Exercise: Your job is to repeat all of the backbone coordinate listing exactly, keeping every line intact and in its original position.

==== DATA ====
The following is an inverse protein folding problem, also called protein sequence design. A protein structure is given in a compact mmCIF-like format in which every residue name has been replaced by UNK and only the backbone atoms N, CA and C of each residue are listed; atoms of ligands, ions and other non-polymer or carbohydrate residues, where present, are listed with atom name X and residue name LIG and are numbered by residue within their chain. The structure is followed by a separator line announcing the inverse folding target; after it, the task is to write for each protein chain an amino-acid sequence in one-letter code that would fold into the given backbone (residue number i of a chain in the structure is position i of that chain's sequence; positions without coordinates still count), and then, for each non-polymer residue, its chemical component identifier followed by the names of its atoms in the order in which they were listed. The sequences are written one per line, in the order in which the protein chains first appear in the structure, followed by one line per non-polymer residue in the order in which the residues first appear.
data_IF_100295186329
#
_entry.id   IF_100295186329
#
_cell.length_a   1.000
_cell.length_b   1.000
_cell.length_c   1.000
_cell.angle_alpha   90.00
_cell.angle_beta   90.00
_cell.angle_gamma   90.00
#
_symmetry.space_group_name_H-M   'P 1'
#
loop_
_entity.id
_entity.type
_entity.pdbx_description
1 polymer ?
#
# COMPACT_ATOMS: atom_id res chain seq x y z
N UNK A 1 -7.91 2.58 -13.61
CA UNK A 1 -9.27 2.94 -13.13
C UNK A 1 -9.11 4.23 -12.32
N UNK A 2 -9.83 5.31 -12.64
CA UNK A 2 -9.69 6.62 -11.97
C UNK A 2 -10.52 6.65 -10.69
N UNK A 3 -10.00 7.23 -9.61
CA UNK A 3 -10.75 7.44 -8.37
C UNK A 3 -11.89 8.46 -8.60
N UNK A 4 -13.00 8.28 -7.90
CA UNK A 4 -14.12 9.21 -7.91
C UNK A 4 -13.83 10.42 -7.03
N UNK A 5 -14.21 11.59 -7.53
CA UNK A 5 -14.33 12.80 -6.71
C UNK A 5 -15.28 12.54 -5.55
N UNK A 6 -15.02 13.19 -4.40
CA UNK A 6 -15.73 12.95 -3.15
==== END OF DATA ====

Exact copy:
The following is an inverse protein folding problem, also called protein sequence design. A protein structure is given in a compact mmCIF-like format in which every residue name has been replaced by UNK and only the backbone atoms N, CA and C of each residue are listed; atoms of ligands, ions and other non-polymer or carbohydrate residues, where present, are listed with atom name X and residue name LIG and are numbered by residue within their chain. The structure is followed by a separator line announcing the inverse folding target; after it, the task is to write for each protein chain an amino-acid sequence in one-letter code that would fold into the given backbone (residue number i of a chain in the structure is position i of that chain's sequence; positions without coordinates still count), and then, for each non-polymer residue, its chemical component identifier followed by the names of its atoms in the order in which they were listed. The sequences are written one per line, in the order in which the protein chains first appear in the structure, followed by one line per non-polymer residue in the order in which the residues first appear.
data_IF_100295186329
#
_entry.id   IF_100295186329
#
_cell.length_a   1.000
_cell.length_b   1.000
_cell.length_c   1.000
_cell.angle_alpha   90.00
_cell.angle_beta   90.00
_cell.angle_gamma   90.00
#
_symmetry.space_group_name_H-M   'P 1'
#
loop_
_entity.id
_entity.type
_entity.pdbx_description
1 polymer ?
#
# COMPACT_ATOMS: atom_id res chain seq x y z
N UNK A 1 -7.91 2.58 -13.61
CA UNK A 1 -9.27 2.94 -13.13
C UNK A 1 -9.11 4.23 -12.32
N UNK A 2 -9.83 5.31 -12.64
CA UNK A 2 -9.69 6.62 -11.97
C UNK A 2 -10.52 6.65 -10.69
N UNK A 3 -10.00 7.23 -9.61
CA UNK A 3 -10.75 7.44 -8.37
C UNK A 3 -11.89 8.46 -8.60
N UNK A 4 -13.00 8.28 -7.90
CA UNK A 4 -14.12 9.21 -7.91
C UNK A 4 -13.83 10.42 -7.03
N UNK A 5 -14.21 11.59 -7.53
CA UNK A 5 -14.33 12.80 -6.71
C UNK A 5 -15.28 12.54 -5.55
N UNK A 6 -15.02 13.19 -4.40
CA UNK A 6 -15.73 12.95 -3.15